A new USC study puts ocean microbes in a new light with important implications for global warming.
The study, published Tuesday in the Proceedings of the National Academy of Sciences, provides a universal accounting method to measure how carbon-based matter accumulates and cycles in the ocean. While competing theories have often been debated, the new computational framework reconciles the differences and explains how oceans regulate organic carbon across time.
Surprisingly, most of the action involving carbon occurs not in the sky but underfoot and undersea. The Earth’s plants, oceans and mud store five times more carbon than the atmosphere. It accumulates in trees and soil, algae and sediment, microorganisms and seawater.
“The ocean is a huge carbon reservoir with the potential to mitigate or enhance global warming,” said Naomi Levine, senior author of the study and assistant professor in the biological sciences department at the USC Dornsife College of Letters, Arts and Sciences.
“Carbon cycling is critical for understanding global climate because it sets the temperature, which in turn sets climate and weather patterns. By predicting how carbon cycling and storage works, we can better understand how climate will change in the future.”
Processes governing how organic matter — decaying plant and animal matter in the environment akin to the material gardeners add to soil — accumulates are critical to the Earth’s carbon cycle. However, scientists don’t have good tools to predict when and how organic matter piles up. That’s a problem because a better reconciling of organic carbon can inform computer models that forecast global warming and support public policy.
New USC framework can gauge organic carbon increases in the ocean
In recent years, scientists have offered three competing theories to explain how organic matter accumulates, and each has its limitations. For example, one idea is that some organic matter is intrinsically persistent, similar to an orange peel. Sometimes carbon is too diluted so microbes can’t locate and eat it, as if they’re trying to find a single yellow jellybean in a jar full of white ones. And sometimes, the right microbe isn’t in the right place at the right time to intercept organic matter due to environmental conditions.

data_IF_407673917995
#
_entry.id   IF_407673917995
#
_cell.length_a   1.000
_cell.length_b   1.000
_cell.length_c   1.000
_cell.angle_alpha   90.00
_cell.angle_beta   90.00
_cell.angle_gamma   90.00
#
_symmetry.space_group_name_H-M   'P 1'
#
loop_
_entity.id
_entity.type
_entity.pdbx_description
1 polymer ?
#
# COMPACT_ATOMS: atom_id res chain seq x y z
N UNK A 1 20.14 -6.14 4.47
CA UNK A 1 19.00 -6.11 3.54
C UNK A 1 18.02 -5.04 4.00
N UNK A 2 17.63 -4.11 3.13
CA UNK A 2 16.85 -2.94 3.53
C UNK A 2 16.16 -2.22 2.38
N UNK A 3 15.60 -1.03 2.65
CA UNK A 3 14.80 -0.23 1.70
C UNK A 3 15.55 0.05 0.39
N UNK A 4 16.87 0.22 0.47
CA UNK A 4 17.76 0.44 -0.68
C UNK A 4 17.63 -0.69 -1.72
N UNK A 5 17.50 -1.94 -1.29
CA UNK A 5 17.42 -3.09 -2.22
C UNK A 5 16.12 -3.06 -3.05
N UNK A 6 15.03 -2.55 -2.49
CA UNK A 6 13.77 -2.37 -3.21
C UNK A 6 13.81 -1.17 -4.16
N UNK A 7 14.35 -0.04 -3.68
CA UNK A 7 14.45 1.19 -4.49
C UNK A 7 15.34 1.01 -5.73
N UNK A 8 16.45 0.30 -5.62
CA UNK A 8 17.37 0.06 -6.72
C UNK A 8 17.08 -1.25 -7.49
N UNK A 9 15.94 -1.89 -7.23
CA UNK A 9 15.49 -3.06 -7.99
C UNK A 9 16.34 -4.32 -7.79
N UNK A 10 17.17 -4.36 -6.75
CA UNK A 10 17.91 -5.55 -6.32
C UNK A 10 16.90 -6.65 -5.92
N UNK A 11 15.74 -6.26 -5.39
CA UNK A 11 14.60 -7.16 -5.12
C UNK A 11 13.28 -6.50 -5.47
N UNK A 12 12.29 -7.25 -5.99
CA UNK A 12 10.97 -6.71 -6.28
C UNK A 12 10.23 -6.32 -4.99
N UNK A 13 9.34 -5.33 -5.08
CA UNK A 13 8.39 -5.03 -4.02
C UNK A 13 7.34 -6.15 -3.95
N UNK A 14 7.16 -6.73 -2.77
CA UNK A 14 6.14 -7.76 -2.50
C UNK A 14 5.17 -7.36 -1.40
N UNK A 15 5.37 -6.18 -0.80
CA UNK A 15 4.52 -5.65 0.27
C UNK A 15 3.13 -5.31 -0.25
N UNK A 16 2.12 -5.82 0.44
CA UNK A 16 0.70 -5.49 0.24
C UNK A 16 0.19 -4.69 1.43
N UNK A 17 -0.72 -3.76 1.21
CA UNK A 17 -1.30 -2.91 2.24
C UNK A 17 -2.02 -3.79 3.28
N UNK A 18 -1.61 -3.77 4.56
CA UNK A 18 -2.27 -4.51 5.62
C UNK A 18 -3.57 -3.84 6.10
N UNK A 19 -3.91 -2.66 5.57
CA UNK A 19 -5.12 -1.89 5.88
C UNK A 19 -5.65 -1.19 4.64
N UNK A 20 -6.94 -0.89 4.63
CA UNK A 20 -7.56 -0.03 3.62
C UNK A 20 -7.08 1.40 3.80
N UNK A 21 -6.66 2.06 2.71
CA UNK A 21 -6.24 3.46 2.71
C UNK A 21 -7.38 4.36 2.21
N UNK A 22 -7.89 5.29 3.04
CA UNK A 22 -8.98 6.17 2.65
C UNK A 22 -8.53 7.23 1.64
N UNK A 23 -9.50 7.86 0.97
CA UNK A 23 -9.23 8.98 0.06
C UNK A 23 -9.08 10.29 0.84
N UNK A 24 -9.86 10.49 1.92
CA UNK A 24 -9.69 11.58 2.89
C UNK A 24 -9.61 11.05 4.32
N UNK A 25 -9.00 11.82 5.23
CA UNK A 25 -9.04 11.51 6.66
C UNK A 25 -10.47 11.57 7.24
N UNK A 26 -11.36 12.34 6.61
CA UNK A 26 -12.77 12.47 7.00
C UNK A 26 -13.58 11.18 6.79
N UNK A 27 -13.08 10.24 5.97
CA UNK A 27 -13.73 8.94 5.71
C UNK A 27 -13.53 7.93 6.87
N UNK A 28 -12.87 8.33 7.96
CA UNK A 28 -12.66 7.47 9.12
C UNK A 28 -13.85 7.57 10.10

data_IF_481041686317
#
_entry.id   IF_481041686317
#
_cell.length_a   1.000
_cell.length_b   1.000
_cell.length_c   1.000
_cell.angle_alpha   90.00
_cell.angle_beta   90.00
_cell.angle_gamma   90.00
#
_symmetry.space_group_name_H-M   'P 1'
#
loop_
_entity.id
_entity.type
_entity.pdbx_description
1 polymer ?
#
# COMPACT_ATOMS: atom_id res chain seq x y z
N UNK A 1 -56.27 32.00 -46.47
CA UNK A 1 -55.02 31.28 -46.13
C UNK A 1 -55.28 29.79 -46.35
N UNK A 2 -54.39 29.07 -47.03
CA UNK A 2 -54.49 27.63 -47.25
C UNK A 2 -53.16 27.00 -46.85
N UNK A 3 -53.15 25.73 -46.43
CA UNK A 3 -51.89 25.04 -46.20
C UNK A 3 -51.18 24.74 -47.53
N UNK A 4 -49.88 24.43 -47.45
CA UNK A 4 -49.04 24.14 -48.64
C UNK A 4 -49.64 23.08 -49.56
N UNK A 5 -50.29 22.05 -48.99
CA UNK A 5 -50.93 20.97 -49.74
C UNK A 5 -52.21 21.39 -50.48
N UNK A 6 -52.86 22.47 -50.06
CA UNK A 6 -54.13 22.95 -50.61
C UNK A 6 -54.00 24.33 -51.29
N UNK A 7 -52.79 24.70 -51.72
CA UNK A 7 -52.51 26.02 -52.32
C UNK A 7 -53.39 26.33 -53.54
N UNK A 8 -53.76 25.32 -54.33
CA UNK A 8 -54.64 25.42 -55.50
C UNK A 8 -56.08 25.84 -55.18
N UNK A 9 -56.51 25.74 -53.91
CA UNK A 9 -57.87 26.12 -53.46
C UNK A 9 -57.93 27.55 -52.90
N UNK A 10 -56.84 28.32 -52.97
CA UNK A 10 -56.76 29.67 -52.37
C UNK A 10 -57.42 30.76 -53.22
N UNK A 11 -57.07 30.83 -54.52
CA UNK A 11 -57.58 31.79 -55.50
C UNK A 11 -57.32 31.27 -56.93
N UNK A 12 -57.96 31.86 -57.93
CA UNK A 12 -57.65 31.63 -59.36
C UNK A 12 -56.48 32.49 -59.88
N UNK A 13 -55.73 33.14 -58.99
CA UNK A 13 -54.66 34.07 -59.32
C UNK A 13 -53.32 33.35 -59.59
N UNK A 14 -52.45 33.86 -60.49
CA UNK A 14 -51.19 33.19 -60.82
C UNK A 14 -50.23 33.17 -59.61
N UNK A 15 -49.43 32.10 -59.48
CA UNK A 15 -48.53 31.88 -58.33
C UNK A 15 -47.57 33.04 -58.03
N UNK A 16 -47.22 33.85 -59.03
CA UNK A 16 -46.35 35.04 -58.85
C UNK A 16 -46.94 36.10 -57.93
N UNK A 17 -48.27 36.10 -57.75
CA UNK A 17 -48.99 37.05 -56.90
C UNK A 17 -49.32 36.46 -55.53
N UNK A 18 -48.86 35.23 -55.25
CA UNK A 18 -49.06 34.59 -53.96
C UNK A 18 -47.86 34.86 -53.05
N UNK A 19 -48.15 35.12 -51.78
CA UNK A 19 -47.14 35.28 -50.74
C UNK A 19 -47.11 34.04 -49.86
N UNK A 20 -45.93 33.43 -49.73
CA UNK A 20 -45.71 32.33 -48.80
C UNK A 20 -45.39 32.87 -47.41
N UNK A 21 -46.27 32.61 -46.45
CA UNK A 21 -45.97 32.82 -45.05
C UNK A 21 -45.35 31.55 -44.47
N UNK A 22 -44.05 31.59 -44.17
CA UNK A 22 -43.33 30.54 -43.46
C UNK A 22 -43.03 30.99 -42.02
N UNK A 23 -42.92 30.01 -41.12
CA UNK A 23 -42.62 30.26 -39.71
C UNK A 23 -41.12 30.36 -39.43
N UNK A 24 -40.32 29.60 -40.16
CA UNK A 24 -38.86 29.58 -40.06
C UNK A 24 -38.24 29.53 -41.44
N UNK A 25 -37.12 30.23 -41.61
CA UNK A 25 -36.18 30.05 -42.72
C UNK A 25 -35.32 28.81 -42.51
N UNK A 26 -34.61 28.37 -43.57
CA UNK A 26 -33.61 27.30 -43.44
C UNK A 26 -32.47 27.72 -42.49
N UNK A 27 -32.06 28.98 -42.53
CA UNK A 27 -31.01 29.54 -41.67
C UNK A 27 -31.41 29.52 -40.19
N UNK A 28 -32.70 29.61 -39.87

While each theory explains some observations, the USC study shows how this new framework can provide a much more comprehensive picture and explain the ecological dynamics important for organic matter accumulation in the ocean. The solution has wide utility.
For example, it can help interpret data from any condition in the ocean. When linked into a full ecosystem model, the framework accounts for diverse types of microbes, water temperature, nutrients, reproduction rates, sunlight and heat, ocean depth and more. Through its ability to represent diverse environmental conditions worldwide, the model can predict how organic carbon will accumulate in various complex scenarios — a powerful tool at a time when oceans are warming and the Earth is rapidly changing.
“Predicting why organic carbon accumulates has been an unsolved challenge,” said Emily Zakem, a study co-author and postdoctoral scholar at USC Dornsife. “We show that the accumulation of carbon can be predicted using this computational framework.”
Assessing the past — and the future — of Earth’s oceans
The tool can also potentially be used to model past ocean conditions as a predictor of what may be in store for the Earth as the planet warms largely due to manmade greenhouse gas emissions.
Specifically, the model is capable of looking at how marine microbes can flip the world’s carbon balance. The tool can show how microbes process organic matter in the water column throughout a given year, as well as at millennial timescales. Using that feature, the model confirms — as has been previously predicted — that microbes will consume more organic matter and rerelease it as carbon dioxide as the ocean warms, which ultimately will increase atmospheric carbon concentrations and increase warming. Moreover, the study says this phenomenon can occur rapidly, in a non-linear way, once a threshold is reached — a possible explanation for some of the whipsaw climate extremes that occurred in Earth’s distant past.
“This suggests that changes in climate, such as warming, may result in large changes in organic carbon stores and that we can now generate hypotheses as to when this might occur,” Levine said.
Finally, the research paper says the new tool can model how carbon moves through soil and sediment in the terrestrial environment, too, though those applications were not part of the study.
In addition to Zakem and Levine, the study’s authors included B.B. Cael of the National Oceanography Centre in England.
Funding for the research team comes from the Simons Foundation, Simons Collaboration on Principles of Microbial Ecology (#542389) to Levine; the Simons Postdoctoral Fellowship in Marine Microbial Ecology to Zakem; a National Environmental Research Council grant (#NER015953-1) and a European Union Horizon 2020 Research and Innovation Program grant (#820989) to Cael.